Our current research focuses on community-based approaches to problems associated with hoarding. We are also interested in attitudes about hoarding, including stigma and judgments about appropriate interventions. Our research on these topics is funded by the Social Sciences and Humanities Research Council of Canada.
Assessment as a Roadmap
Hoarding is a complex issue that requires a wide range of professional skills and resources to address – so many that collaboration across disciplines is often required. In many communities, community service providers (such as those in fire prevention, social housing, and older adult services) have formed coalitions or networks to work together to address the public health and safety challenges associated with severe hoarding. However, there is not yet much research to guide these groups in making decisions and creating policies. With this line of research, we have created partnerships between community agencies and university researchers. Together, we are developing research-based strategies to address safety risks associated with hoarding in the community. Specifically, we have created a new tool that researchers and community service providers can use to evaluate the urgency and severity of safety risks in hoarded homes. This tool, the Home Environment Assessment Tool for Hoarding, or HEATH, will enable hoarding service providers from diverse disciplines to communicate more effectively and plan interventions based on shared priorities.
Developing the HEATH has involved many steps. Throughout the spring and summer of 2021, we conducted an extensive consultation of our community partners’ expertise through a systematic series of surveys. Our partners’ extensive feedback from these surveys led to the development of the first draft of the tool. Each item on the tool can be meaningfully traced back to our partners’ input in these surveys. A second step, conducted in the spring of 2022, was to consult with more community partners to ensure the HEATH has the right content for their work with hoarding.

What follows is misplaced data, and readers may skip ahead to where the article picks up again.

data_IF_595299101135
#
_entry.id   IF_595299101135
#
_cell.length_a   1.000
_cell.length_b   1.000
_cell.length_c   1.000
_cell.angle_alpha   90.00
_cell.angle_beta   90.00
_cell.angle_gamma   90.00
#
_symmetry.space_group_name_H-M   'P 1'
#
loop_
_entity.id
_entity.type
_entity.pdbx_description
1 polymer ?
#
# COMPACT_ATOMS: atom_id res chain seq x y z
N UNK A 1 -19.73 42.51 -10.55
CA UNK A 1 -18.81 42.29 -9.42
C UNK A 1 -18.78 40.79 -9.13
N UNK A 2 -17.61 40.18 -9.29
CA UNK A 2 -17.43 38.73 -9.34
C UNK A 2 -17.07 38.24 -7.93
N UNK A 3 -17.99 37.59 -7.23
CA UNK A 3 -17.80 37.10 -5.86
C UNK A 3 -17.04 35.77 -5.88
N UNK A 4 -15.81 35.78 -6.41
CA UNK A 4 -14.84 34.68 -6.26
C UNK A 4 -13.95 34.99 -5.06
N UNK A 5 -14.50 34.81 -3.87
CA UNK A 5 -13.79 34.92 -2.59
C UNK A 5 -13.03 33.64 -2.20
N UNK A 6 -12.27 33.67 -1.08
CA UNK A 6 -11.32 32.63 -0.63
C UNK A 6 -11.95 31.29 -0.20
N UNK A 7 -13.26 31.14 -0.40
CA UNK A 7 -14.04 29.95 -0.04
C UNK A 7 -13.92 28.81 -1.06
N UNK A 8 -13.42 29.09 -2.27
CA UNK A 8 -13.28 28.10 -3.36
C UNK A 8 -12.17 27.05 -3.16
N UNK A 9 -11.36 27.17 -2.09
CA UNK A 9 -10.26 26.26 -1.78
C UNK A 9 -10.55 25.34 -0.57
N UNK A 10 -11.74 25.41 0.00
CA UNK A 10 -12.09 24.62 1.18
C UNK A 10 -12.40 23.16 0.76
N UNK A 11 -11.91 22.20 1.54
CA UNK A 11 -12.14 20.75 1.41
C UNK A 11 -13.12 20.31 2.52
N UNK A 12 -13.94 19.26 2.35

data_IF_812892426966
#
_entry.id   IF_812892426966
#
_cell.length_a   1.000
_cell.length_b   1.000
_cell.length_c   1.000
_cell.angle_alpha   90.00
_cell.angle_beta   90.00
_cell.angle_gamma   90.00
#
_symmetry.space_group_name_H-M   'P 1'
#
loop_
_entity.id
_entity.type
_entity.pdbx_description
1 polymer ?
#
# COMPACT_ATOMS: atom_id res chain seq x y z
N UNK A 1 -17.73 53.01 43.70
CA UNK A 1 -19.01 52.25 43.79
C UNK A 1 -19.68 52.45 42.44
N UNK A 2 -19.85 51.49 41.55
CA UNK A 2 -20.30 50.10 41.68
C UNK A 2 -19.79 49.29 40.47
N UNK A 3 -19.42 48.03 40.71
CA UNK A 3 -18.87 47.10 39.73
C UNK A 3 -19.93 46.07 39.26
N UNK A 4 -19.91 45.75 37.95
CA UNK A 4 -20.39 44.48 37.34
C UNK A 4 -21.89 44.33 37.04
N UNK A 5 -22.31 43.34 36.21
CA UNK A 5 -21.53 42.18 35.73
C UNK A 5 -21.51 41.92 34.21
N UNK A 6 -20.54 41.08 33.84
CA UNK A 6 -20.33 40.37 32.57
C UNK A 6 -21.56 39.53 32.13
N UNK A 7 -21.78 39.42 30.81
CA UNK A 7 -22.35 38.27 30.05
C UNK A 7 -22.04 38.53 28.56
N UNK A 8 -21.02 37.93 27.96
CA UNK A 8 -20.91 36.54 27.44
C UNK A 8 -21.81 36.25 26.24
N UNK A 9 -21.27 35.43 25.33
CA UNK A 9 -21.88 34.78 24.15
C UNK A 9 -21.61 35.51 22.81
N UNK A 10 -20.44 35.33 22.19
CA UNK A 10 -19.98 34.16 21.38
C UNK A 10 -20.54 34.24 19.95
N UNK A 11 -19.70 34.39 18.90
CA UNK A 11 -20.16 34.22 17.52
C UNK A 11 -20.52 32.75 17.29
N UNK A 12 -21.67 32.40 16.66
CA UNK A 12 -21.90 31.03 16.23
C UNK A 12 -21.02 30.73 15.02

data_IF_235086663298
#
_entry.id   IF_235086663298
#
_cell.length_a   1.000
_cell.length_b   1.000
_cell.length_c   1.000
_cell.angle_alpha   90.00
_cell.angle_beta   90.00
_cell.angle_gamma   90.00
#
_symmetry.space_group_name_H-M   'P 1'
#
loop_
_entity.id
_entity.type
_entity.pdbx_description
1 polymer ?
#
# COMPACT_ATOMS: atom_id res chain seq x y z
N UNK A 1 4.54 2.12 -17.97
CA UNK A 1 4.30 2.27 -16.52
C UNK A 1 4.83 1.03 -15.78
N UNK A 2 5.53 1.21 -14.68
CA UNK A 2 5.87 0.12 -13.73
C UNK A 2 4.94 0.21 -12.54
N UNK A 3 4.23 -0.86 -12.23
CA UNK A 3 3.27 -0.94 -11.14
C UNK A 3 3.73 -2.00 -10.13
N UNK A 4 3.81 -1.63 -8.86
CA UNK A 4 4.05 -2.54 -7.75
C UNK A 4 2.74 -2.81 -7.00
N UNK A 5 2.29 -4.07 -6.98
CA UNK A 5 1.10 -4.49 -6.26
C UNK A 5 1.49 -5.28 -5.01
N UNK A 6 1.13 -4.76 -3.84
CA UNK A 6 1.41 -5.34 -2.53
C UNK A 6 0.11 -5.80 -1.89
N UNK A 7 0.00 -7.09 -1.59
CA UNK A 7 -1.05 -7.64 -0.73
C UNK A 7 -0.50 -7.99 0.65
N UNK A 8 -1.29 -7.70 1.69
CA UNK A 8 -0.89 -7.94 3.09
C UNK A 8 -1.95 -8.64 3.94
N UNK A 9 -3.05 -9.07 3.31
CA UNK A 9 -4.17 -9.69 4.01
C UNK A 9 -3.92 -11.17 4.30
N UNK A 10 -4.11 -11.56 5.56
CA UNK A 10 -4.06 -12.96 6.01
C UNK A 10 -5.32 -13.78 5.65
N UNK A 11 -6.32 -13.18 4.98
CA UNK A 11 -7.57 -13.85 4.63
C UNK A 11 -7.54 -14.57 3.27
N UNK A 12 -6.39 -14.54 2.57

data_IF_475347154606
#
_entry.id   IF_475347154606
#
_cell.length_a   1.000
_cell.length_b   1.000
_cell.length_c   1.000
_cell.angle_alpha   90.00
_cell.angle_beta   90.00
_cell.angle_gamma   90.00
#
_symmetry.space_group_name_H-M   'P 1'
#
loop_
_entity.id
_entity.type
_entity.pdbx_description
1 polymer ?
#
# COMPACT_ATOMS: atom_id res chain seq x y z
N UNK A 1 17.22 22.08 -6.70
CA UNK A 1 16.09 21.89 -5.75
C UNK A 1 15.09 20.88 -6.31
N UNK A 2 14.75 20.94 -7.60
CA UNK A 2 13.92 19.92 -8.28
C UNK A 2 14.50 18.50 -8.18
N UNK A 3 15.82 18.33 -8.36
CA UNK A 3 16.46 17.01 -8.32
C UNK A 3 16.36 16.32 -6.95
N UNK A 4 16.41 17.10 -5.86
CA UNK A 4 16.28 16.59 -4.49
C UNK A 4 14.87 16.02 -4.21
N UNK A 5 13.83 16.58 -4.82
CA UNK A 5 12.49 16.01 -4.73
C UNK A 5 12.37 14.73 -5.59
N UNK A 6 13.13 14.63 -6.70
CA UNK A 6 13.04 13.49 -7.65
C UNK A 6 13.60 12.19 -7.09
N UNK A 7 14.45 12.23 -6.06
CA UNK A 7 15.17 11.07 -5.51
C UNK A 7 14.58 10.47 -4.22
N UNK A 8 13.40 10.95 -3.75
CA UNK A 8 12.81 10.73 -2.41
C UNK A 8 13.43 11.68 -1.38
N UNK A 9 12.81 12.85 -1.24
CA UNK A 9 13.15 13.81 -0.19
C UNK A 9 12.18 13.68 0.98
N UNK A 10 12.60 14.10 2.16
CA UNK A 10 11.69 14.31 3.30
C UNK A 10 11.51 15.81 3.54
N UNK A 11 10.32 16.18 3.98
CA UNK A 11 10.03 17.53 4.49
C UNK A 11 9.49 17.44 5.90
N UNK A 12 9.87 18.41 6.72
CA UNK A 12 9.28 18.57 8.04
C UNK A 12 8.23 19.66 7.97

We are currently testing the HEATH in field trials with several community partners. This involves service providers who are using the HEATH in their work with clients and comparing the results of this tool with how they have previously done their assessments to be sure the HEATH leads to conclusions that are valid in real-life situations.
From development to testing, this work highlights the possibilities that can emerge through meaningful researcher-provider partnerships. To learn more about the HEATH and the progress we’ve made in its development, please visit our HEATH page.
Harm Reduction Targets and Strategies
Another area of our research aims to identify the harm reduction targets for hoarding intervention and the strategies that community agencies use to reduce personal and community-level risks associated with hoarding. Our research team developed a multi-year partnership with a US-based housing provider and called on our network of expert cross-sector service-providers to participate in two qualitative studies. Specifically, these studies allow us to better understand the ways that clients’ willingness to work with community agencies and the level of risk in their home contribute to the clutter reduction strategies used by community providers.
One project, When Cleaning Up is Hard to Do: Community Responsesand Outcomes for Hoarding Cases was done in partnership with Beacon Communities, a nonprofit housing agency located in the Northeastern region of the US. In this study, we conducted individual interviews with staff members at Beacon properties in the Massachusetts to understand their perspectives about hoarding in affordable housing and their approaches to working with hoarding in resident homes. Importantly, Beacon staff shared how they use the Beacon hoarding protocol to work with residents. Ultimately, we hope this research will promote the development of more intentional and feasible policies for use by affordable housing providers.